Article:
Day +4- Things seemed to resolve a bit with his headache self-reported as 2 out of 10. We laid low at the house, but he was able to sit on the couch and watch t.v. and walked to dinner with us 3 blocks from our place.

To date he was eaten decently. He hasn’t had a voracious appetite by any means, but he has been willing to eat a big plate of raw vegetables, 1 avocado, olives, sauerkraut, and mixed nuts, every day. I call that a big win. We will see how long it lasts…

By the end of the evening, Day +4, and into the next morning, today, Day +5, Beau said his headache was all, but gone and he felt “ok”. That was both a relief, because who likes seeing their kid in pain, and also gave Joshua and I both “wait, um…. could you suffer just a bit longer so we could be sure about expansion, which would give us a false sense of success, even though the doctors promise it means nothing, and everything…. okthanksbye.” vibes.

Today we woke up, and being a weekend, decided to find a way to escape the city. We found local’ish organic orchard to visit. We had a great time picking white and yellow peaches, smokehouse apples, pears, blackberries, and cherry tomatoes.

I couldn’t believe how different the peaches tasted compared to Colorado peaches. Wow! The white variety were super sweet, like honey. And even the yellow ones tasted quite different- sweeter and less tart than Colorado Peaches. They were good, but I’ll stick with the western slope/Palisade harvest thankyouverymuch.

It was a great time, and everyone enjoyed themselves. Despite being completely soaked after a downpour during our outdoor dining brunch, everyone recovered quickly, went with the flow of being drenched, and rallied to arrive at the orchard with excitement.

I’m feeling very proud of ourselves for finding a way to get out of town, and into nature each weekend. What a gift the past two weekends have been!

On our way home, Beau said his headache was retuning. Upon arrival home he went straight to bed where he hasn’t moved from for 3 hours. Back to the dark room, unable to sleep. This time he appears to be running a fever, holding around 100deg. If it goes much higher we will get a one-way ticket into the hospital. So while Jude and Selah and I wash our yield and snack on our harvest, Joshua is taking a nap to rest up for possible hospital sleep (which is no sleep at all.)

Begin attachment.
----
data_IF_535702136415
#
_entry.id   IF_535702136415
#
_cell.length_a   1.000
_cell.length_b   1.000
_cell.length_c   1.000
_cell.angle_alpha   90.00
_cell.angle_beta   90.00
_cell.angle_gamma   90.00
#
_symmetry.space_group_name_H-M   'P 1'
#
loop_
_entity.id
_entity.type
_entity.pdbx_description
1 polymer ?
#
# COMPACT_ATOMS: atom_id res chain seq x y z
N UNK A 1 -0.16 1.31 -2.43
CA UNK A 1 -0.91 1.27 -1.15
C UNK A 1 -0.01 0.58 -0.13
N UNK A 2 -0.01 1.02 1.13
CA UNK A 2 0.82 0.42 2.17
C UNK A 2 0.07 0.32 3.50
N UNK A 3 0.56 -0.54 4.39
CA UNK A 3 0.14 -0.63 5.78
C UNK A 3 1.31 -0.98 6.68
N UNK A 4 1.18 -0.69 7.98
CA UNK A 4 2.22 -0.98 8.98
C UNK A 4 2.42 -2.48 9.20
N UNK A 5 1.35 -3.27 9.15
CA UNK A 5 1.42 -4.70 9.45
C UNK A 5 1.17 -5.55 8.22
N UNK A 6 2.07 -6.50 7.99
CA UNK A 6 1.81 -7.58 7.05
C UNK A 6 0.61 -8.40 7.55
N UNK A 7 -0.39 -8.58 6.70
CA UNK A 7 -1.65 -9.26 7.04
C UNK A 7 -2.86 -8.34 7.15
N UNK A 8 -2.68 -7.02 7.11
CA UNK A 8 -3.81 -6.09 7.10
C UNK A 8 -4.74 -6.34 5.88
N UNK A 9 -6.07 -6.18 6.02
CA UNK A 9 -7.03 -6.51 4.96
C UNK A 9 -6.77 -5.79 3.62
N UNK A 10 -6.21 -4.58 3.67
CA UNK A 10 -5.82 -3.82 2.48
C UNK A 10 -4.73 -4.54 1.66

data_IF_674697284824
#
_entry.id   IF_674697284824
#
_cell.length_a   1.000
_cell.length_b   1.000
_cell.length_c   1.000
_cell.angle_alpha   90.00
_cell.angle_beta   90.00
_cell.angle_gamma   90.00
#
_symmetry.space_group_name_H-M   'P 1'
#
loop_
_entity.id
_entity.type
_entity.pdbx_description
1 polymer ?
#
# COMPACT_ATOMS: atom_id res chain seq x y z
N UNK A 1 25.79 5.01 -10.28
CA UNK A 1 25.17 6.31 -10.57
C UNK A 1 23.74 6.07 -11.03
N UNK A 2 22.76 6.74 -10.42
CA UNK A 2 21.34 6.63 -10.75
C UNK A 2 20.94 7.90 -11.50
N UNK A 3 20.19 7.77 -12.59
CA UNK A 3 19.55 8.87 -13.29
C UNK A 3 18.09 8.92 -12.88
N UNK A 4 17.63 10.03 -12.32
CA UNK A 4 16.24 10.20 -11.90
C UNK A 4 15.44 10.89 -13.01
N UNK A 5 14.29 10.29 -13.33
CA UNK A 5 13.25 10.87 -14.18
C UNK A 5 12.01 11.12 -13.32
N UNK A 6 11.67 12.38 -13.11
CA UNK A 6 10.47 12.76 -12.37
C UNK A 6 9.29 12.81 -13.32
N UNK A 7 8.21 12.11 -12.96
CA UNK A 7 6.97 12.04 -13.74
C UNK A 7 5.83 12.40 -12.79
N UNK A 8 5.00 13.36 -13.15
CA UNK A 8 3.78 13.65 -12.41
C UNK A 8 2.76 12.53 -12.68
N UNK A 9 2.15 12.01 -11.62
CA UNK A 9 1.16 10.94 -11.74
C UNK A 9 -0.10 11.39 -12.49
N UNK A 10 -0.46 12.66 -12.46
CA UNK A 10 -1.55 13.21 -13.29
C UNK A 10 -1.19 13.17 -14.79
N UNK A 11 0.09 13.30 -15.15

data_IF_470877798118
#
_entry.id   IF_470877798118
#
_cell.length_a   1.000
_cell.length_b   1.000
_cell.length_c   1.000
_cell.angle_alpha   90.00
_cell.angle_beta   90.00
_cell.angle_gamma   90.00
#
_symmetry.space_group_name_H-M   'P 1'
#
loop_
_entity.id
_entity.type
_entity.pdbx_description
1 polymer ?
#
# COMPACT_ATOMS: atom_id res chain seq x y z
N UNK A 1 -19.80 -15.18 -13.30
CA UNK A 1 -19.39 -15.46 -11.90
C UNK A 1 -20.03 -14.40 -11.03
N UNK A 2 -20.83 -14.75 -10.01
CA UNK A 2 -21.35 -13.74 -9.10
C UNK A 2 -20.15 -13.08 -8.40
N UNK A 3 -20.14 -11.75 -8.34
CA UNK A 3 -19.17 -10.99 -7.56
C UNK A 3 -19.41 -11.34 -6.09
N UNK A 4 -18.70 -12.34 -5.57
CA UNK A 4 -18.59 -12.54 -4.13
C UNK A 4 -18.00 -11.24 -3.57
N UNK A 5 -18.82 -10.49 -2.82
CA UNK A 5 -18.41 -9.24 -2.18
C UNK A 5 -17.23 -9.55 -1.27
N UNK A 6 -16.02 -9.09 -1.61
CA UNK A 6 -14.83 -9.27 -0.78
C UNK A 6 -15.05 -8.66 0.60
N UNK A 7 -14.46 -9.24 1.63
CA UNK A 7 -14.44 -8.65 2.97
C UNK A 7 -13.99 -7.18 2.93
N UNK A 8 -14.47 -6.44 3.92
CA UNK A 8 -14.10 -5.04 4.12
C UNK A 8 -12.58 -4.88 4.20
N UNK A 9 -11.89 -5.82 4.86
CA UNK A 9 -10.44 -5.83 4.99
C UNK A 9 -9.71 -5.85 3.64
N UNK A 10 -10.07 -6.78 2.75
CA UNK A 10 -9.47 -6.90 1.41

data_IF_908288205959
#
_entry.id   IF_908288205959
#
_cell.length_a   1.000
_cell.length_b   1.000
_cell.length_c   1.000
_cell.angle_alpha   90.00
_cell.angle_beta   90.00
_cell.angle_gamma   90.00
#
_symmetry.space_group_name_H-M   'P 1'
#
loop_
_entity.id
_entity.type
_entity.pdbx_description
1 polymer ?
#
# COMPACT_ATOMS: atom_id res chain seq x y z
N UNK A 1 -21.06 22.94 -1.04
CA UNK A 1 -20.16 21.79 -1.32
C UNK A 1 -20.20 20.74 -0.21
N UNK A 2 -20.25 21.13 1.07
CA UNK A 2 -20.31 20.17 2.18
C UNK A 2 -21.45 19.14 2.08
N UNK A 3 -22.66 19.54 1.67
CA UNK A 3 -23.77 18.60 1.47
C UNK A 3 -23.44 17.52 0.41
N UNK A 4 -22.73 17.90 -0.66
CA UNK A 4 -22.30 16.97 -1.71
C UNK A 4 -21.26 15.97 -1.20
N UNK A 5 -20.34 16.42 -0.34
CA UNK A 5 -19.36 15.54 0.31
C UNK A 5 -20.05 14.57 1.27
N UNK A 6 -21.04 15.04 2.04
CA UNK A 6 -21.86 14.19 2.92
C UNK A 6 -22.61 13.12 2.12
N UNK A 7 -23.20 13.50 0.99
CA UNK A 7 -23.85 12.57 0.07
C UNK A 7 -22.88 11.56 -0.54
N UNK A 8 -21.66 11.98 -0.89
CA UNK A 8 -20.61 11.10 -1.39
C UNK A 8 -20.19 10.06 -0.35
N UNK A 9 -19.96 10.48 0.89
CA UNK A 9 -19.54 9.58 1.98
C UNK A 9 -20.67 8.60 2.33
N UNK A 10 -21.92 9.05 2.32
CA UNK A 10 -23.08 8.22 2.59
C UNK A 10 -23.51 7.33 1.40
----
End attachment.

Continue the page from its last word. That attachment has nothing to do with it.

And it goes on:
Wish us luck, for all the symptoms and none of the suffering, and all the success and none of the long term side effects, and any other paradoxical prayers you can think to toss up.

6 comments

  1. Thinking and praying for you guys. Like a total creep I did think about stopping by the other day when I drove down from NJ to our home in VA. As you know, I didn’t. Still praying and thinking of you guys.

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  2. Betsy, I am sending all my luck, good thoughts, and strength.
    I am so glad you are finding moments of happiness, that is so important and medicine for your soul.
    You are in my thoughts.
    Tell Beau I miss him and look forward to seeing him.
    Lise

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  3. As I read your vivid recollections, my mom’s heart hurts, yet, also feels hope. I will focus on hope with prayers.
    (I love the pictures at the orchard.)
    Your family is close to my heart.
    Liz

    Like